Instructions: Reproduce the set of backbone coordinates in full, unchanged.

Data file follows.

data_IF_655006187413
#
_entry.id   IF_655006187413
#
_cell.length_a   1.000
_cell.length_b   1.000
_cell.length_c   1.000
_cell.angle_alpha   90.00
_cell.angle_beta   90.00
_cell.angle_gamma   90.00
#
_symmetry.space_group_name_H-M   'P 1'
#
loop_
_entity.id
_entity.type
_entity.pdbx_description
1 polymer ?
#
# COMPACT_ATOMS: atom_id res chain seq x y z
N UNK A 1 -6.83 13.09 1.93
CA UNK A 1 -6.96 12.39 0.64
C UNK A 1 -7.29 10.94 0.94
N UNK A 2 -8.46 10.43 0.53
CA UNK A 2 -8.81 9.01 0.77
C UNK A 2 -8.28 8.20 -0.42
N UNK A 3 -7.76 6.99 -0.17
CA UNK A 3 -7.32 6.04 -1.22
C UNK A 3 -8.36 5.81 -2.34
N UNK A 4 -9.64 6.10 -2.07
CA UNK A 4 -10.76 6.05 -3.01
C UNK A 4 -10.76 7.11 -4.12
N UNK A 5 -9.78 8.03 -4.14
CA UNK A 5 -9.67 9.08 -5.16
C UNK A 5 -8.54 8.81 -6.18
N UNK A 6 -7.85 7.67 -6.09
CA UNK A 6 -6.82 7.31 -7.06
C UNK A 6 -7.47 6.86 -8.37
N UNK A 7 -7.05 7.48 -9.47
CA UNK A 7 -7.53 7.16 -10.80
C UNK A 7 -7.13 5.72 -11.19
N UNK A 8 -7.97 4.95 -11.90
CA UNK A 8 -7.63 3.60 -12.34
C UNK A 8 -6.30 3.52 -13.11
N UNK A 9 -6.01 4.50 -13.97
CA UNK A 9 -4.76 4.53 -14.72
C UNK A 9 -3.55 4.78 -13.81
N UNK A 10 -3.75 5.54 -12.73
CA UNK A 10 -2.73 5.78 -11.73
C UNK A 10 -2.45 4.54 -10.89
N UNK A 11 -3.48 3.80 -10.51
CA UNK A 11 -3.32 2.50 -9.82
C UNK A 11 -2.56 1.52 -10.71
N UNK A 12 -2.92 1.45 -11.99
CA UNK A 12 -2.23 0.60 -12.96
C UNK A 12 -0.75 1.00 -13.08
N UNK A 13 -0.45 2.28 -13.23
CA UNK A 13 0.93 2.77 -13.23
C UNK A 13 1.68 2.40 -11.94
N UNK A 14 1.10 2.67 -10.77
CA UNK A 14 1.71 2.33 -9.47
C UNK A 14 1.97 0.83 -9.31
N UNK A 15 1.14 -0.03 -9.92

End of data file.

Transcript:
data_IF_655006187413
#
_entry.id   IF_655006187413
#
_cell.length_a   1.000
_cell.length_b   1.000
_cell.length_c   1.000
_cell.angle_alpha   90.00
_cell.angle_beta   90.00
_cell.angle_gamma   90.00
#
_symmetry.space_group_name_H-M   'P 1'
#
loop_
_entity.id
_entity.type
_entity.pdbx_description
1 polymer ?
#
# COMPACT_ATOMS: atom_id res chain seq x y z
N UNK A 1 -6.83 13.09 1.93
CA UNK A 1 -6.96 12.39 0.64
C UNK A 1 -7.29 10.94 0.94
N UNK A 2 -8.46 10.43 0.53
CA UNK A 2 -8.81 9.01 0.77
C UNK A 2 -8.28 8.20 -0.42
N UNK A 3 -7.76 6.99 -0.17
CA UNK A 3 -7.32 6.04 -1.22
C UNK A 3 -8.36 5.81 -2.34
N UNK A 4 -9.64 6.10 -2.07
CA UNK A 4 -10.76 6.05 -3.01
C UNK A 4 -10.76 7.11 -4.12
N UNK A 5 -9.78 8.03 -4.14
CA UNK A 5 -9.67 9.08 -5.16
C UNK A 5 -8.54 8.81 -6.18
N UNK A 6 -7.85 7.67 -6.09
CA UNK A 6 -6.82 7.31 -7.06
C UNK A 6 -7.47 6.86 -8.37
N UNK A 7 -7.05 7.48 -9.47
CA UNK A 7 -7.53 7.16 -10.80
C UNK A 7 -7.13 5.72 -11.19
N UNK A 8 -7.97 4.95 -11.90
CA UNK A 8 -7.63 3.60 -12.34
C UNK A 8 -6.30 3.52 -13.11
N UNK A 9 -6.01 4.50 -13.97
CA UNK A 9 -4.76 4.53 -14.72
C UNK A 9 -3.55 4.78 -13.81
N UNK A 10 -3.75 5.54 -12.73
CA UNK A 10 -2.73 5.78 -11.73
C UNK A 10 -2.45 4.54 -10.89
N UNK A 11 -3.48 3.80 -10.51
CA UNK A 11 -3.32 2.50 -9.82
C UNK A 11 -2.56 1.52 -10.71
N UNK A 12 -2.92 1.45 -11.99
CA UNK A 12 -2.23 0.60 -12.96
C UNK A 12 -0.75 1.00 -13.08
N UNK A 13 -0.45 2.28 -13.23
CA UNK A 13 0.93 2.77 -13.23
C UNK A 13 1.68 2.40 -11.94
N UNK A 14 1.10 2.67 -10.77
CA UNK A 14 1.71 2.33 -9.47
C UNK A 14 1.97 0.83 -9.31
N UNK A 15 1.14 -0.03 -9.92